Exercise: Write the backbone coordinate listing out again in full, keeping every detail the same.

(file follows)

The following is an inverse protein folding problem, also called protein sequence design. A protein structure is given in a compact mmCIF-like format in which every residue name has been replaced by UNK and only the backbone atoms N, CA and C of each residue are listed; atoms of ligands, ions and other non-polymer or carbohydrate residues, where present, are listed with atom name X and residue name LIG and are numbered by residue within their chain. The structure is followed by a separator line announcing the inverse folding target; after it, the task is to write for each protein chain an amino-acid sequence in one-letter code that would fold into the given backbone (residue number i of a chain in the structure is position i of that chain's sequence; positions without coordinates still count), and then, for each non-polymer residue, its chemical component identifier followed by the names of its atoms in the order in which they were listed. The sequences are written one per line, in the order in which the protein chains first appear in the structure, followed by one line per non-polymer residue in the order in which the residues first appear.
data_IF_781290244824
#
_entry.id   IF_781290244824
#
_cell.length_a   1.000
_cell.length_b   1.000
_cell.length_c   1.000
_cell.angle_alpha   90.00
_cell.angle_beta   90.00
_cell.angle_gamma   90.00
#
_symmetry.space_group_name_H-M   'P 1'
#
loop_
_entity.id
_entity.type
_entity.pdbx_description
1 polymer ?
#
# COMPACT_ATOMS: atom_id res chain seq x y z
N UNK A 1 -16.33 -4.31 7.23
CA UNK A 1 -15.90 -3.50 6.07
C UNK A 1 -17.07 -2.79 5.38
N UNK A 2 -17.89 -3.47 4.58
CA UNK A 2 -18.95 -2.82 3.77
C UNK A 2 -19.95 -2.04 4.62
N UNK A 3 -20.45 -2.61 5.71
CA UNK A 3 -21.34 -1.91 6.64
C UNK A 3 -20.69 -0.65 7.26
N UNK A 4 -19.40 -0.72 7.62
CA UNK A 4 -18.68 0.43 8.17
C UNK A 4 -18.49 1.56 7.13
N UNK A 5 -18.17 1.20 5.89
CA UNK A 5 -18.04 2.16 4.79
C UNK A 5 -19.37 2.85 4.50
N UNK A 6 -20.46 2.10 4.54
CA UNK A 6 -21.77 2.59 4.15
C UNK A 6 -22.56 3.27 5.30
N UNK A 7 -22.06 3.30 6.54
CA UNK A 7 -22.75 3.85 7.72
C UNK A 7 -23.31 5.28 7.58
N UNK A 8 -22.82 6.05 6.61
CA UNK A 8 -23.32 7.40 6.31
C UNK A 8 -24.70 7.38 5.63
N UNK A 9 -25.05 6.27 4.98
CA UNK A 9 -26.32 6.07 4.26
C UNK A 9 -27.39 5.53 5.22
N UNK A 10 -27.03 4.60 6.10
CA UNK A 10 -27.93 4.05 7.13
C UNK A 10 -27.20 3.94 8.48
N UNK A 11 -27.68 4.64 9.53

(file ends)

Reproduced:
The following is an inverse protein folding problem, also called protein sequence design. A protein structure is given in a compact mmCIF-like format in which every residue name has been replaced by UNK and only the backbone atoms N, CA and C of each residue are listed; atoms of ligands, ions and other non-polymer or carbohydrate residues, where present, are listed with atom name X and residue name LIG and are numbered by residue within their chain. The structure is followed by a separator line announcing the inverse folding target; after it, the task is to write for each protein chain an amino-acid sequence in one-letter code that would fold into the given backbone (residue number i of a chain in the structure is position i of that chain's sequence; positions without coordinates still count), and then, for each non-polymer residue, its chemical component identifier followed by the names of its atoms in the order in which they were listed. The sequences are written one per line, in the order in which the protein chains first appear in the structure, followed by one line per non-polymer residue in the order in which the residues first appear.
data_IF_781290244824
#
_entry.id   IF_781290244824
#
_cell.length_a   1.000
_cell.length_b   1.000
_cell.length_c   1.000
_cell.angle_alpha   90.00
_cell.angle_beta   90.00
_cell.angle_gamma   90.00
#
_symmetry.space_group_name_H-M   'P 1'
#
loop_
_entity.id
_entity.type
_entity.pdbx_description
1 polymer ?
#
# COMPACT_ATOMS: atom_id res chain seq x y z
N UNK A 1 -16.33 -4.31 7.23
CA UNK A 1 -15.90 -3.50 6.07
C UNK A 1 -17.07 -2.79 5.38
N UNK A 2 -17.89 -3.47 4.58
CA UNK A 2 -18.95 -2.82 3.77
C UNK A 2 -19.95 -2.04 4.62
N UNK A 3 -20.45 -2.61 5.71
CA UNK A 3 -21.34 -1.91 6.64
C UNK A 3 -20.69 -0.65 7.26
N UNK A 4 -19.40 -0.72 7.62
CA UNK A 4 -18.68 0.43 8.17
C UNK A 4 -18.49 1.56 7.13
N UNK A 5 -18.17 1.20 5.89
CA UNK A 5 -18.04 2.16 4.79
C UNK A 5 -19.37 2.85 4.50
N UNK A 6 -20.46 2.10 4.54
CA UNK A 6 -21.77 2.59 4.15
C UNK A 6 -22.56 3.27 5.30
N UNK A 7 -22.06 3.30 6.54
CA UNK A 7 -22.75 3.85 7.72
C UNK A 7 -23.31 5.28 7.58
N UNK A 8 -22.82 6.05 6.61
CA UNK A 8 -23.32 7.40 6.31
C UNK A 8 -24.70 7.38 5.63
N UNK A 9 -25.05 6.27 4.98
CA UNK A 9 -26.32 6.07 4.26
C UNK A 9 -27.39 5.53 5.22
N UNK A 10 -27.03 4.60 6.10
CA UNK A 10 -27.93 4.05 7.13
C UNK A 10 -27.20 3.94 8.48
N UNK A 11 -27.68 4.64 9.53